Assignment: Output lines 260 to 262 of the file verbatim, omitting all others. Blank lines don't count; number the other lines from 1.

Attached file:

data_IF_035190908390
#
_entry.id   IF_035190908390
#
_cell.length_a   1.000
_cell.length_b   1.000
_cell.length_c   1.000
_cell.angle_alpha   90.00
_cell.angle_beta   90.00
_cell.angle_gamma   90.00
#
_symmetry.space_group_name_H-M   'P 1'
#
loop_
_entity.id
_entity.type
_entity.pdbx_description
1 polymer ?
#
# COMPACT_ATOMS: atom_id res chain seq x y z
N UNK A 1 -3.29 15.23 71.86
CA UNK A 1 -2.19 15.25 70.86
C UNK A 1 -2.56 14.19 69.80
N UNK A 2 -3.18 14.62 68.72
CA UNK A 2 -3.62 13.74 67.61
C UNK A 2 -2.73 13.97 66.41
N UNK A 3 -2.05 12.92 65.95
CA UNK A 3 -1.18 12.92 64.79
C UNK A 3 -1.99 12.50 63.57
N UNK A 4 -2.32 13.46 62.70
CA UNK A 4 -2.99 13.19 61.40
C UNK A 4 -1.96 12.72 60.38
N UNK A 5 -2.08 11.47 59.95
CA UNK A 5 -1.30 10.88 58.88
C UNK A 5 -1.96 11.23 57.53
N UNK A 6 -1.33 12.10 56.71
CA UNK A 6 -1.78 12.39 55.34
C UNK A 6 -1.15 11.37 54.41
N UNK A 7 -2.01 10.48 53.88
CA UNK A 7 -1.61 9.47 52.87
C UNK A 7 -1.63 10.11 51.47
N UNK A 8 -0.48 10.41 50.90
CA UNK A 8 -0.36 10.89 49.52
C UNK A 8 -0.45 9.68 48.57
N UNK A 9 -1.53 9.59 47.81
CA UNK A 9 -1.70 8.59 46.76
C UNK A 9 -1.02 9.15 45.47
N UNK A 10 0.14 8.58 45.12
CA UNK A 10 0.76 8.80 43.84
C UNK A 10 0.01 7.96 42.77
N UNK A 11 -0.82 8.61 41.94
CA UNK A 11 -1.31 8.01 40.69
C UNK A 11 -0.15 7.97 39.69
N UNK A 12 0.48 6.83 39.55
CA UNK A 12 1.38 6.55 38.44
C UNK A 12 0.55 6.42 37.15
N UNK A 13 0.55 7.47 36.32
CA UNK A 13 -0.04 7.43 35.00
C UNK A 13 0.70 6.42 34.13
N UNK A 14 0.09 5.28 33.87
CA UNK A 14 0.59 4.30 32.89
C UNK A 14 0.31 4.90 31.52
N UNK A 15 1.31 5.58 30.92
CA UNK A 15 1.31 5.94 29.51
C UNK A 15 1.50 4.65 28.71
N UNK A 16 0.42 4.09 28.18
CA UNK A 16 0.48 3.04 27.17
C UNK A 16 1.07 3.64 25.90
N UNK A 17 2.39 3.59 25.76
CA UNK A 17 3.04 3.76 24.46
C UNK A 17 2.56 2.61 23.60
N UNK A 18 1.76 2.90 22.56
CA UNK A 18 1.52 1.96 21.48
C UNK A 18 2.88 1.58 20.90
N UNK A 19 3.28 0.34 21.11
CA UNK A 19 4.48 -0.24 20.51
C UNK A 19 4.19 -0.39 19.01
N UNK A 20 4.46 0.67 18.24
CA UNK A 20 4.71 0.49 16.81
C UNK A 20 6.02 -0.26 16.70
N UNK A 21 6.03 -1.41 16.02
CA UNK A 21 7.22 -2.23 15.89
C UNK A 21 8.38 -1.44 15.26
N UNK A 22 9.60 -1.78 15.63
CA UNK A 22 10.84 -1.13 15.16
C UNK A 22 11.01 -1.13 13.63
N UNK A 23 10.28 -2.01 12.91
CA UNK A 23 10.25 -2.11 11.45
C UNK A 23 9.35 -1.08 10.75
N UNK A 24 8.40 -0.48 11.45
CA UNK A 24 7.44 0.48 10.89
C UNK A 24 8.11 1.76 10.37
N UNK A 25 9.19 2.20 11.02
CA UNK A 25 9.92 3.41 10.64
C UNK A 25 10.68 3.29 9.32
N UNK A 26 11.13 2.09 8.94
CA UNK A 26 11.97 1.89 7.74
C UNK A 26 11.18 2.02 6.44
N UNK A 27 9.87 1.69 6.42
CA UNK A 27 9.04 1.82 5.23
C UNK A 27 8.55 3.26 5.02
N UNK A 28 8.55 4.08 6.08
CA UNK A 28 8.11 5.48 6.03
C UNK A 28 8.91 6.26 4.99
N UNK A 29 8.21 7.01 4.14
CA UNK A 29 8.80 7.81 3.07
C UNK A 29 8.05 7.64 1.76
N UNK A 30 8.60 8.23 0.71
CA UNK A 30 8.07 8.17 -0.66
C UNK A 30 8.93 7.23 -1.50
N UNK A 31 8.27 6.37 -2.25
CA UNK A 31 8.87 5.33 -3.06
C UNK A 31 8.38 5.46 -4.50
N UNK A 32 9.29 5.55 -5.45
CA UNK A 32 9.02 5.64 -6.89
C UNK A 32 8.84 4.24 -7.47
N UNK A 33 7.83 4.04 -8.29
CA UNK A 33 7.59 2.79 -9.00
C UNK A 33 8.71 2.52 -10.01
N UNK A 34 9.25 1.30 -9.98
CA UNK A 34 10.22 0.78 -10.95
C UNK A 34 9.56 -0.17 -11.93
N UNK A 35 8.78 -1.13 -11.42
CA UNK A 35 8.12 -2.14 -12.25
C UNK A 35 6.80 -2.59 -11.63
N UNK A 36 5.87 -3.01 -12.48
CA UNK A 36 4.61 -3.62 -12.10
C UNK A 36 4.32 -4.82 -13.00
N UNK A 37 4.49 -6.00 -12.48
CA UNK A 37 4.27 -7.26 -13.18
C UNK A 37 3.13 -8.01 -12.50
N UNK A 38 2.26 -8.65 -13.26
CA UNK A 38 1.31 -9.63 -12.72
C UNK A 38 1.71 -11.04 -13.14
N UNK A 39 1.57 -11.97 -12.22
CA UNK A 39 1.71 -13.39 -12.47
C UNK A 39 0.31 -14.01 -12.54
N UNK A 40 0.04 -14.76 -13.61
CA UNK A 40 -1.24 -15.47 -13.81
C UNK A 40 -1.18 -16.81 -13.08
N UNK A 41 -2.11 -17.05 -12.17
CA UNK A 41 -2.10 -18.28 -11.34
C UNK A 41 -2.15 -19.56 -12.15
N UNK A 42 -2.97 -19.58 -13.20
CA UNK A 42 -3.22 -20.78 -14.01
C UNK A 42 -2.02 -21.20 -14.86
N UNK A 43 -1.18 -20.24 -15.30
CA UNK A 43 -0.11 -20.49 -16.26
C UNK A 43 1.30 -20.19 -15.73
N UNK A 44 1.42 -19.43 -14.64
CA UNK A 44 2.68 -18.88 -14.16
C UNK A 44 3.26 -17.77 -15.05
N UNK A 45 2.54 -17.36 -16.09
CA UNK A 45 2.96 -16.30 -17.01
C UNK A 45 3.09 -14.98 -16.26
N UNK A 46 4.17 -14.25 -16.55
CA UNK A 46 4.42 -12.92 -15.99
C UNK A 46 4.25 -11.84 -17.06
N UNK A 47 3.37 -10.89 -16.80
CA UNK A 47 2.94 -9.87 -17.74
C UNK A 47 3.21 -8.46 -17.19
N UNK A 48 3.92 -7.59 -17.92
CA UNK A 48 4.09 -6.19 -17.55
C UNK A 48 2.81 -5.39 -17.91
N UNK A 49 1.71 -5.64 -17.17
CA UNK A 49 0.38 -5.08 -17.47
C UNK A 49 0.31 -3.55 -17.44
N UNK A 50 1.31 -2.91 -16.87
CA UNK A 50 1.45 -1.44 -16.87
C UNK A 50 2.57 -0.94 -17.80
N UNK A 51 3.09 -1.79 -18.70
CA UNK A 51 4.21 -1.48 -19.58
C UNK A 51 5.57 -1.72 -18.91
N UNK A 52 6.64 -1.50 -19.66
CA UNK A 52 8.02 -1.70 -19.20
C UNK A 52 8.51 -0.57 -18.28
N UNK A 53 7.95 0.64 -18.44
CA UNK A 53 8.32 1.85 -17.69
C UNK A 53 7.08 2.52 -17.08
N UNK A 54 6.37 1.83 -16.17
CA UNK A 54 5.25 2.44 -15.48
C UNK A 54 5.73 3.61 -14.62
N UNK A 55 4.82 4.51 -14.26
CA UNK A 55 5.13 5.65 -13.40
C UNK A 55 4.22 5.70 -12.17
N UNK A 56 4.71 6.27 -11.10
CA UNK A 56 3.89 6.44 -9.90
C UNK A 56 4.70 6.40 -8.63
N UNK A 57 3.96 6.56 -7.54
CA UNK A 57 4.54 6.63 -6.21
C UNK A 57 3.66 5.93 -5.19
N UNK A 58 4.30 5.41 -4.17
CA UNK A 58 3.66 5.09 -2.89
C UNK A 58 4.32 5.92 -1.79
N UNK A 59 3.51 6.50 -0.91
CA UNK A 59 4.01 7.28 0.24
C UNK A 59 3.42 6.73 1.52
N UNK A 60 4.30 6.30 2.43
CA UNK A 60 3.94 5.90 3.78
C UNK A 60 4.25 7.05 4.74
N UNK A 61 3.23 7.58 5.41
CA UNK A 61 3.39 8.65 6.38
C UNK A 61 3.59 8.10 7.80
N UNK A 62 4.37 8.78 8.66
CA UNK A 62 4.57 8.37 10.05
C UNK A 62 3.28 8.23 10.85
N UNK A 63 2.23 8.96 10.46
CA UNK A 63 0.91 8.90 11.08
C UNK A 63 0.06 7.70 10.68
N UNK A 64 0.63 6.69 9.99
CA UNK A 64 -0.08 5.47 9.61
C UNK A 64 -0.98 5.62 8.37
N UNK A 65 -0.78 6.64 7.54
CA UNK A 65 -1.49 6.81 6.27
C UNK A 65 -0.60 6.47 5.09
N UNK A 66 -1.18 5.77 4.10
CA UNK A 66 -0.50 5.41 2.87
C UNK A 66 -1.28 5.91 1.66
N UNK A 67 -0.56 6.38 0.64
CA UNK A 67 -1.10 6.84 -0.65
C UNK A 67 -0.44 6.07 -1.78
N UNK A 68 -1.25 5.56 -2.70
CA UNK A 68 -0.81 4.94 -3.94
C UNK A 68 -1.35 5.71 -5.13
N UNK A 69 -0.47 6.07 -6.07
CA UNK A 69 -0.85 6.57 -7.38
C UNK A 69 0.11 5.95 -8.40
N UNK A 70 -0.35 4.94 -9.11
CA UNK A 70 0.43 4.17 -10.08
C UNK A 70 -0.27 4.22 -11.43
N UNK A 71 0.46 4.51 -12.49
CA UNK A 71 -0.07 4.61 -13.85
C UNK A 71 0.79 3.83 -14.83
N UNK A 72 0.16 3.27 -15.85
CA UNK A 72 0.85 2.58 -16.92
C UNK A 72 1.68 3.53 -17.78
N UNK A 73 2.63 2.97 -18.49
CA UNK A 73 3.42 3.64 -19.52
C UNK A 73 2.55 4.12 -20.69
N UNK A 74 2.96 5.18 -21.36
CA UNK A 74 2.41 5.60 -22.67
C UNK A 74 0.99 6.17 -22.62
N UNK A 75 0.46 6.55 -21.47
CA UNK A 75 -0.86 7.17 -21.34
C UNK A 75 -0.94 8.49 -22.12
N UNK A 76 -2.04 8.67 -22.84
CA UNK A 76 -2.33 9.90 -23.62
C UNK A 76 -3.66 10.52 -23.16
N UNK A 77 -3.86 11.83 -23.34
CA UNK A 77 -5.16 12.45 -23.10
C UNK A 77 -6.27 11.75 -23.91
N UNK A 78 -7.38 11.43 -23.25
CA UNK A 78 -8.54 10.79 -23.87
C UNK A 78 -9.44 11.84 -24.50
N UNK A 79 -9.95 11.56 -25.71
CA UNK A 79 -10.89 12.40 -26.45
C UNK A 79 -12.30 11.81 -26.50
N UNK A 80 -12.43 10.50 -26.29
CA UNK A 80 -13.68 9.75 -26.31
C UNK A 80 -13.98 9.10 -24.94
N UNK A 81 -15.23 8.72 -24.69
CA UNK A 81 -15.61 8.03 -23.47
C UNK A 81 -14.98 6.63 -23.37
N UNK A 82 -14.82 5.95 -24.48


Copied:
C UNK A 80 -13.98 9.10 -24.94
N UNK A 81 -15.23 8.72 -24.69
CA UNK A 81 -15.61 8.03 -23.47